Aiming for Best Practice in DITA Authoring Tony Self firstname.lastname@example.org
Context• “Informed” by academic research at Swinburne University• What constitutes best practice in the Darwin Information Typing Architecture for technical publications?
What is “best practice”?• Different things to different people• Bit like “quality”• “Better practice”• The adoption of work practices that reflect the most efficient and effective that are practically possible.• Few achieve best practice, but many aim for it!
Aiming for best practice• Understand different alternatives• Minimise inefficiencies• Reduce process bottlenecks• Choose effective methods• Standardise
Conventional best practice• Standard editing marks• Standard spelling• Standard punctuation rules• Standard paper sizes• Standard writing tools• Standard printing metrics• Presentation conventions• Methodologies• Captured in a style guide
What is DITA again?• DITA is a new open standard for the creation and management of written documents such as policies and procedures, teaching and learning documents, Help systems, Web sites and instruction manuals.• DITA is many things in one. It is: – an XML language – a writing methodology – a topic-based information architecture – a structured authoring platform.
For Tech Writers...• The DITA approach utterly separates content from its presentation by using document semantics as the basis for mark-up.• It takes a modular approach• It is very different from the existing methods of: – linear writing – style-based markup
Two differences to focus on• Separation of content and form – Author not concerned with presentational form• Modularity – Documents written as re-useable components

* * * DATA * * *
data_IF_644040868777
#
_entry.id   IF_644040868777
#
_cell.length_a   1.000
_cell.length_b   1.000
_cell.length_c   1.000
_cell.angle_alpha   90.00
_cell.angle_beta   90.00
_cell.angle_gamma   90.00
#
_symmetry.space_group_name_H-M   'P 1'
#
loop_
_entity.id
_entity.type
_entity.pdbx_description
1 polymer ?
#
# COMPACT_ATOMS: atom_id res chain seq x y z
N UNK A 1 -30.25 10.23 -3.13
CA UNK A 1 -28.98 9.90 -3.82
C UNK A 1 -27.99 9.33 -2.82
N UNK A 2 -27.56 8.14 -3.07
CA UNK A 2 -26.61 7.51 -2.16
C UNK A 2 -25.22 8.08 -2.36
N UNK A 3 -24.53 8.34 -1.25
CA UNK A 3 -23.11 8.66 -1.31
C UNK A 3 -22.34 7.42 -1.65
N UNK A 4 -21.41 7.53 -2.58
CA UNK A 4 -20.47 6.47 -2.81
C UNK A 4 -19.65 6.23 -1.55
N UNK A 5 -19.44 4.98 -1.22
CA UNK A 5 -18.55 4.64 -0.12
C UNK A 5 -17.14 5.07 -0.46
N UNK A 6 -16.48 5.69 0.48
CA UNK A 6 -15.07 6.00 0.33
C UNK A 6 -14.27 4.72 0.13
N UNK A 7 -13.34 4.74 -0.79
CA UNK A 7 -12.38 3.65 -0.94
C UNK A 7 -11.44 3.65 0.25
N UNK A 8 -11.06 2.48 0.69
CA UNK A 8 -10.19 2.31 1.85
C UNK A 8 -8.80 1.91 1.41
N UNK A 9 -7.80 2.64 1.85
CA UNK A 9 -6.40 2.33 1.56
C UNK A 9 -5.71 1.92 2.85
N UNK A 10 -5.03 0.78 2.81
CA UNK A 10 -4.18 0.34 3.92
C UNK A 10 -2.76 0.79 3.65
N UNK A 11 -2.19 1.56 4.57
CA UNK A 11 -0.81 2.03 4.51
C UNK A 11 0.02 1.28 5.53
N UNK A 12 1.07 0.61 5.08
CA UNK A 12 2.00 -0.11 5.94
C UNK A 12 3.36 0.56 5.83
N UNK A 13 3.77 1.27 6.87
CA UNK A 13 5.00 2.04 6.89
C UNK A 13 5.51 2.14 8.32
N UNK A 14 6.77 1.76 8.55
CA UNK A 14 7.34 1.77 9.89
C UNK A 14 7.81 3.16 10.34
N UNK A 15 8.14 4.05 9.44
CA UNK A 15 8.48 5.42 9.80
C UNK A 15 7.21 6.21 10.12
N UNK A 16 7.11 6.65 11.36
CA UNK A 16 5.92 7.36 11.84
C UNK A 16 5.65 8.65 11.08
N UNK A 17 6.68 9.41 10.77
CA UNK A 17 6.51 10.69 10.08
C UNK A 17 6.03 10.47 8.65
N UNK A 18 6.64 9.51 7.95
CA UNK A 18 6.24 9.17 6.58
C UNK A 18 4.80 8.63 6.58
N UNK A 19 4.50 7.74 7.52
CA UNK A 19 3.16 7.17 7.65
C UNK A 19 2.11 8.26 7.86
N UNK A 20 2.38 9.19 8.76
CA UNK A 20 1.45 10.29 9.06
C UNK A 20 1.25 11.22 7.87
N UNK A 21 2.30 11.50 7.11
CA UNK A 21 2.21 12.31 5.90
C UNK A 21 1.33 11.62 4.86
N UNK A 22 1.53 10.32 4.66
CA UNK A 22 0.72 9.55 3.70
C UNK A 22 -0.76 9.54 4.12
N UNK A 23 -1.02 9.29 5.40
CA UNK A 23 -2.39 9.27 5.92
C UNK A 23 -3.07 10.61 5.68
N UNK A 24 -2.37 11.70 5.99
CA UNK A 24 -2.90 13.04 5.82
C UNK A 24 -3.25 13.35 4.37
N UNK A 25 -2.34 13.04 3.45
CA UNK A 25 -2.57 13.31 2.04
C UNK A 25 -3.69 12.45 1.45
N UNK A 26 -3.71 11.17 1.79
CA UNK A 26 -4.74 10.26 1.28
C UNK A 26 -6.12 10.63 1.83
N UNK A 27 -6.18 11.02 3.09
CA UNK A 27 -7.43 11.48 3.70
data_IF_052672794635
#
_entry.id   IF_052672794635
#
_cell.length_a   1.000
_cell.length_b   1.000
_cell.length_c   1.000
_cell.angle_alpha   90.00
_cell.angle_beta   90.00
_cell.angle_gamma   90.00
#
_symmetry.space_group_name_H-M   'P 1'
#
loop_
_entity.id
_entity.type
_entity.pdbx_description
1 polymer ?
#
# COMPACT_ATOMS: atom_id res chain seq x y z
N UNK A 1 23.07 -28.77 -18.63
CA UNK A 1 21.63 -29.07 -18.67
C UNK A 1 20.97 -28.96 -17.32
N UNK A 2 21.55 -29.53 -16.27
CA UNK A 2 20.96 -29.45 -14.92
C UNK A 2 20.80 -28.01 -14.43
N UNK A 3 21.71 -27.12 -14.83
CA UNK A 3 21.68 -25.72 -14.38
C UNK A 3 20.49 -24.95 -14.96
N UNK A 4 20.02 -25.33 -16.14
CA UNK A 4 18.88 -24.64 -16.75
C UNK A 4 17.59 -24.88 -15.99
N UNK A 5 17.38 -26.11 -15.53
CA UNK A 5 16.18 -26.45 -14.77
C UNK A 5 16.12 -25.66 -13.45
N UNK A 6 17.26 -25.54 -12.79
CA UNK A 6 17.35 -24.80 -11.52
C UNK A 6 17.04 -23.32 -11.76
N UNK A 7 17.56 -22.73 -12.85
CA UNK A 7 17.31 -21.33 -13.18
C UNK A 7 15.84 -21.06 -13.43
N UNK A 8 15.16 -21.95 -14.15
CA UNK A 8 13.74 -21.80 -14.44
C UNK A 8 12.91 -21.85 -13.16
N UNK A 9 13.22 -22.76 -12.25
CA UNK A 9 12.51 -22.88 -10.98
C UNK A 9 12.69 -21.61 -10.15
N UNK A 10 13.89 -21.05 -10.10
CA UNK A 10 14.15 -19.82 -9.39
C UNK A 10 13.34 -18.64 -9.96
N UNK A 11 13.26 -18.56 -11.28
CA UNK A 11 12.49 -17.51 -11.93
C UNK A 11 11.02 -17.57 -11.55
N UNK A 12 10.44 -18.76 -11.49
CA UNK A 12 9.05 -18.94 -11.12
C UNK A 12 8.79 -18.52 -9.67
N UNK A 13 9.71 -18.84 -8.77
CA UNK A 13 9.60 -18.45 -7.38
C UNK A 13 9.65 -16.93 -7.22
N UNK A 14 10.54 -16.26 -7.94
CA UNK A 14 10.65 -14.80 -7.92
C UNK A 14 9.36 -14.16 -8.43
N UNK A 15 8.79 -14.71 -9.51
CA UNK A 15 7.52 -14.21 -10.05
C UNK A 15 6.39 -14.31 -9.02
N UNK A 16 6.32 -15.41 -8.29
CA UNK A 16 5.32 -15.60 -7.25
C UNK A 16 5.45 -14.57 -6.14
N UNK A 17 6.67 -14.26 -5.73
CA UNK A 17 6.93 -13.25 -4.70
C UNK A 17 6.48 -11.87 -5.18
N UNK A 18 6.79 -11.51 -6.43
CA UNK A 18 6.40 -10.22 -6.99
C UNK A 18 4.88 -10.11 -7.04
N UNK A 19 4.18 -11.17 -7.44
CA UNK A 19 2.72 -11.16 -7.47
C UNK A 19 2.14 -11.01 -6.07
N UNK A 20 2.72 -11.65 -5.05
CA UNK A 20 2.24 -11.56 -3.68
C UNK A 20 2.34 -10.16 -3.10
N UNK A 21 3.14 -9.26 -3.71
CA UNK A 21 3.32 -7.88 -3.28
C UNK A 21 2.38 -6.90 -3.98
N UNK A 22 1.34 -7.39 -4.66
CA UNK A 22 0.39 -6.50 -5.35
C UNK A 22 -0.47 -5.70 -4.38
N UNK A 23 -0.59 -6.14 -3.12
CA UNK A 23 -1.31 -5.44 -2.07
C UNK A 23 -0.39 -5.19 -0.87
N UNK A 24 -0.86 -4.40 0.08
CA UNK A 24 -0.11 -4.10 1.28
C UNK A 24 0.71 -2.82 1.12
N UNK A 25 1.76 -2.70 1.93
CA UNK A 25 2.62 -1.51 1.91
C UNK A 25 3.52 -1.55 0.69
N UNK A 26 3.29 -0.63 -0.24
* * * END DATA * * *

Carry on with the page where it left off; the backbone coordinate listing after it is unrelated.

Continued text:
Separation of Content• DITA incorporates the idea of the separation of content from formatting (and delivery)• Documents authored in a neutral format• For presentation and delivery to the reader, source documents need to be transformed into a reading format• Build, compile, publish, transform
Separation with Semantics• Author: – Mark up the document using semantic entities – Do not consider page size, font, colour, indent, margin, leading, spacing, headers, footers, bolding, kerning, padding, alignment and numbering – Concentrate on getting the semantic markup right – Topic level focus: write topics, not documents
Separation with Semantics• Information Architect: – Define which topics need writing – Assemble those topics into collections – May be same person as author, but roles are distinct – Planning separated from writing
Separation with Semantics• Styling and aesthetic presentation is another job, perhaps for a different person (graphic designer)• Some styling jobs become XSL-FO or XSL- T programming jobs• Generating the document is another process (publishing)
Everything is Different• The semantic authoring approach might be alien... – and the modular approach – and the re-use philosophy – and the minimalism theory• Makes authoring entirely different